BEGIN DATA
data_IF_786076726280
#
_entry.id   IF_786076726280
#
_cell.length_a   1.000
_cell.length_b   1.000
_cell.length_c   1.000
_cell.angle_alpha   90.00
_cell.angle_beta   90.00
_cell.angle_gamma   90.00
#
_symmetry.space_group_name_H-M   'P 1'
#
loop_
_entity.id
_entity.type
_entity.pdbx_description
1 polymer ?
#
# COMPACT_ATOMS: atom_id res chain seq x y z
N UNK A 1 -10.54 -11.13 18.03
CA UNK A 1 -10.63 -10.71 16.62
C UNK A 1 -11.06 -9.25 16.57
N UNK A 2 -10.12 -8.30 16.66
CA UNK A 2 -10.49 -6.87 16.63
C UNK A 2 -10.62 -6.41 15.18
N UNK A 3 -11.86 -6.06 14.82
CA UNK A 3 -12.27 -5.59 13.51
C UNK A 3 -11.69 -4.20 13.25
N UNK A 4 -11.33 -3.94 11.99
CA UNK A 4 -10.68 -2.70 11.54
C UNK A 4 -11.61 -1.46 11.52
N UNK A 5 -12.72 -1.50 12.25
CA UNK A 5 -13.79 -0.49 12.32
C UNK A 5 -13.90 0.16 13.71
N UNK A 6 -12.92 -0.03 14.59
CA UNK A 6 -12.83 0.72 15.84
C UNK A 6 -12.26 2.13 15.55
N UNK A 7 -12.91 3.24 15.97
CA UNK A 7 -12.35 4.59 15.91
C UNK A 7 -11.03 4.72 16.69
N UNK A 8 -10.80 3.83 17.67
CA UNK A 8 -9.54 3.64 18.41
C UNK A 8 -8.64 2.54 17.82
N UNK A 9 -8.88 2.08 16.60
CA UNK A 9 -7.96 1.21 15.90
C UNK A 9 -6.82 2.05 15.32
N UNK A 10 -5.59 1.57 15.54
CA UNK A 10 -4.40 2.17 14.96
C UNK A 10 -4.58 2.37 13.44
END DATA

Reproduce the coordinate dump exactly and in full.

data_IF_786076726280
#
_entry.id   IF_786076726280
#
_cell.length_a   1.000
_cell.length_b   1.000
_cell.length_c   1.000
_cell.angle_alpha   90.00
_cell.angle_beta   90.00
_cell.angle_gamma   90.00
#
_symmetry.space_group_name_H-M   'P 1'
#
loop_
_entity.id
_entity.type
_entity.pdbx_description
1 polymer ?
#
# COMPACT_ATOMS: atom_id res chain seq x y z
N UNK A 1 -10.54 -11.13 18.03
CA UNK A 1 -10.63 -10.71 16.62
C UNK A 1 -11.06 -9.25 16.57
N UNK A 2 -10.12 -8.30 16.66
CA UNK A 2 -10.49 -6.87 16.63
C UNK A 2 -10.62 -6.41 15.18
N UNK A 3 -11.86 -6.06 14.82
CA UNK A 3 -12.27 -5.59 13.51
C UNK A 3 -11.69 -4.20 13.25
N UNK A 4 -11.33 -3.94 11.99
CA UNK A 4 -10.68 -2.70 11.54
C UNK A 4 -11.61 -1.46 11.52
N UNK A 5 -12.72 -1.50 12.25
CA UNK A 5 -13.79 -0.49 12.32
C UNK A 5 -13.90 0.16 13.71
N UNK A 6 -12.92 -0.03 14.59
CA UNK A 6 -12.83 0.72 15.84
C UNK A 6 -12.26 2.13 15.55
N UNK A 7 -12.91 3.24 15.97
CA UNK A 7 -12.35 4.59 15.91
C UNK A 7 -11.03 4.72 16.69
N UNK A 8 -10.80 3.83 17.67
CA UNK A 8 -9.54 3.64 18.41
C UNK A 8 -8.64 2.54 17.82
N UNK A 9 -8.88 2.08 16.60
CA UNK A 9 -7.96 1.21 15.90
C UNK A 9 -6.82 2.05 15.32
N UNK A 10 -5.59 1.57 15.54
CA UNK A 10 -4.40 2.17 14.96
C UNK A 10 -4.58 2.37 13.44